Year: 2021

Ezekiel 16

We are now into our third week of Ezekiel.   Two weeks ago we saw Ezekiel’s first vision of God on his throne and read about Ezekiel’s call to be a prophet – and a whistle blower commanded to expose the sins of the priests of Israel who were his father’s peers and the men to whom he had looked for wisdom and guidance.  “The priests have desecrated the Temple and have not spoken for God. Peop ...[Read More]

Ezekiel 8-12

We left Ezekiel last week bound with ropes and unable to speak while under house arrest as the elders did not want him speaking to the people. That didn’t stop him from acting out God’s message to the leaders in exile. Because they had desecrated the Temple, God’s judgment was upon those remaining in Jerusalem and they would soon be overwhelmed by the Babylonian army. The fast approaching siege wo ...[Read More]

Ezekiel 1-7

There is not a book in the Bible with a more dramatic beginning than Ezekiel. In my thirtieth year, in the fourth month on the fifth day, while I was among the exiles by the Kebar River, the heavens were opened and I saw visions of God. On the fifth of the month—it was the fifth year of the exile of King Jehoiachin— the word of the Lord came to Ezekiel the priest, the son of Buzi, by the Kebar Riv ...[Read More]

Introduction to Ezekiel

For the next several weeks we are going to be in the books of Ezekiel and Daniel. I have never studied or taught either of them. Likely, some of you have spent more time in each of them than I have. So, I am a beginner. What Thomas Merton said is true:  We do not want to be beginners. But let us be convinced of the fact that we will never be anything else but beginners, all our life!  It would be ...[Read More]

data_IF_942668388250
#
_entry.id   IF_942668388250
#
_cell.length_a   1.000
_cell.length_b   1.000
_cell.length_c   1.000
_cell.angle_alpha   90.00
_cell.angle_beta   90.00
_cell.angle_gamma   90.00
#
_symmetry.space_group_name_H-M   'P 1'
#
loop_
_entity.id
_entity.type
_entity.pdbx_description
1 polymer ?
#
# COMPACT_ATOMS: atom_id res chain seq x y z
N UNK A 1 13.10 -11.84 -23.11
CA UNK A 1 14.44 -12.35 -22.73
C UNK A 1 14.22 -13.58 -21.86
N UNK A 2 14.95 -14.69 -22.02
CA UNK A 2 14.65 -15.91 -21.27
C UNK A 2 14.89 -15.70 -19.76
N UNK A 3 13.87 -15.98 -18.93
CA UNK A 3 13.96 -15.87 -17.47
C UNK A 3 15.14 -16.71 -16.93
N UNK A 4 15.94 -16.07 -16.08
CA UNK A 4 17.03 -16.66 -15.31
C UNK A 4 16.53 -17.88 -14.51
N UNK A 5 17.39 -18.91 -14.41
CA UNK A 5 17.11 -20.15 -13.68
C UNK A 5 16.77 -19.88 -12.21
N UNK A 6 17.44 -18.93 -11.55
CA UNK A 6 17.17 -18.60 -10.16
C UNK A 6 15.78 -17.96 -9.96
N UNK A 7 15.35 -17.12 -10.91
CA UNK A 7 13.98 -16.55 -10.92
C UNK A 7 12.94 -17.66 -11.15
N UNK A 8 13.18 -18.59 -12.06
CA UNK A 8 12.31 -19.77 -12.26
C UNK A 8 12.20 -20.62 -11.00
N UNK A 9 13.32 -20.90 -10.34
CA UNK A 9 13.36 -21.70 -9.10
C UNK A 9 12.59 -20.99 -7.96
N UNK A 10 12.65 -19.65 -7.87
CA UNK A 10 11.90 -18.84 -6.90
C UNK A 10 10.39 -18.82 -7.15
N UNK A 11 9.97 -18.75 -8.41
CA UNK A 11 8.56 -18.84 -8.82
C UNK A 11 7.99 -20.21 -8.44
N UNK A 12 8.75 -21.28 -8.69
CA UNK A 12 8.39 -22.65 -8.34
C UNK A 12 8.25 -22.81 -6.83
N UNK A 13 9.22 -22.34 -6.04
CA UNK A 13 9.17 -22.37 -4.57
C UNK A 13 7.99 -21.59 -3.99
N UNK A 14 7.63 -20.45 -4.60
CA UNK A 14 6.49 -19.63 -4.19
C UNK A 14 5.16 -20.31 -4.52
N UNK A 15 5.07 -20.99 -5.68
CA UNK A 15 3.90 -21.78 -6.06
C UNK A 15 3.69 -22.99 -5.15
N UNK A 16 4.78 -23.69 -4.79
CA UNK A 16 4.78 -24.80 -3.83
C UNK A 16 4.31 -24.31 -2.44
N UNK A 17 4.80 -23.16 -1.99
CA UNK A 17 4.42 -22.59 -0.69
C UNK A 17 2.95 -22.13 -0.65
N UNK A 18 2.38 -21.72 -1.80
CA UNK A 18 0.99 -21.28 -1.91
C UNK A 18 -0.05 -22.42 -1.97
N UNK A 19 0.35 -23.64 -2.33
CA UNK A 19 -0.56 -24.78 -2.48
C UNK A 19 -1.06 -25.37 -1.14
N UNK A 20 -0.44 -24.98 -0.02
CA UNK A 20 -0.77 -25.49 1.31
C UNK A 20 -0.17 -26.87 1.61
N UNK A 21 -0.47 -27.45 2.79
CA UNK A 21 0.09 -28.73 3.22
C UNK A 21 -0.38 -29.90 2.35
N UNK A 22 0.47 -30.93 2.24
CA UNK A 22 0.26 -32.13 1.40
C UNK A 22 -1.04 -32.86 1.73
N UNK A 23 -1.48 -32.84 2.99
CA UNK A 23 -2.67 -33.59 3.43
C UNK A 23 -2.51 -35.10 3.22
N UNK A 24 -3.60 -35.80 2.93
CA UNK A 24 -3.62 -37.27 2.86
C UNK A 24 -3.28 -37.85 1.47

Break Bread and Give Thanks

Let’s start with a few facts and a little history. This week Americans will eat 365 million pounds of turkey; 250 million pounds of potatoes; 77 million pounds of ham; 17 million pounds of fresh cranberries; spend $42 million on canned cranberries; spend $96 million on bread crumbs for stuffing; and purchase 483,000 pounds of pumpkins for pie. That doesn’t include everything else we have like oliv ...[Read More]

Colossians 4

  Here we are at the end of one of the several letters Paul has written from his two year imprisonment in Rome – Colossians, Ephesians, Philippians, Titus and Philemon. As we’ve said before, prison produces different effects in people. For some, they give themselves up to bitterness and resentment. For others, their lives are permanently dulled and slowly destroyed. For some, however, i ...[Read More]

Colossians 3:18-21

It’s remarkable to me that Paul can move so quickly from arguing against the heresy of Gnosticism and how Christ is the image of the invisible God, the firstborn over all creation to the most practical human concerns and relationships. He is not a scholar in the ivory tower. “For by him all things were created: things in heaven and on earth, visible and invisible, whether thrones or powers or rule ...[Read More]

Colossians 3:1-17

Doesn’t it seem a bit ironic that after telling them to avoid people who have lists of rules to obey he would then create a list of rules of his own for us to follow? Paul was a teacher and teachers often depend on lists – especially lists that people can easily memorize and use as guides for their behavior. Of course, the shorter the better but sometimes Paul had fairly lengthy lists that w ...[Read More]

Colossians 1:24-2:20

The earliest Church may have stayed pure and all of one mind sharing everything with each other for a few days or weeks but it soon faced the realities of imperfect human nature. Yes, they were all believers and what would later be called Christians but the perfect harmony could not last for long.  “They devoted themselves to the apostles’ teaching and to the fellowship, to the breaking of bread a ...[Read More]

Colossians 1:1-20

This morning we are beginning our six weeks in the book of Colossians. It is worth noticing that the same author could have two such different perspectives of Christ and both of them are correct. They are not in conflict but two sides of the same coin. In the same way that the writers of the four Gospels have different accounts, Paul has a Philippian picture of Jesus and a Colossian picture. It wa ...[Read More]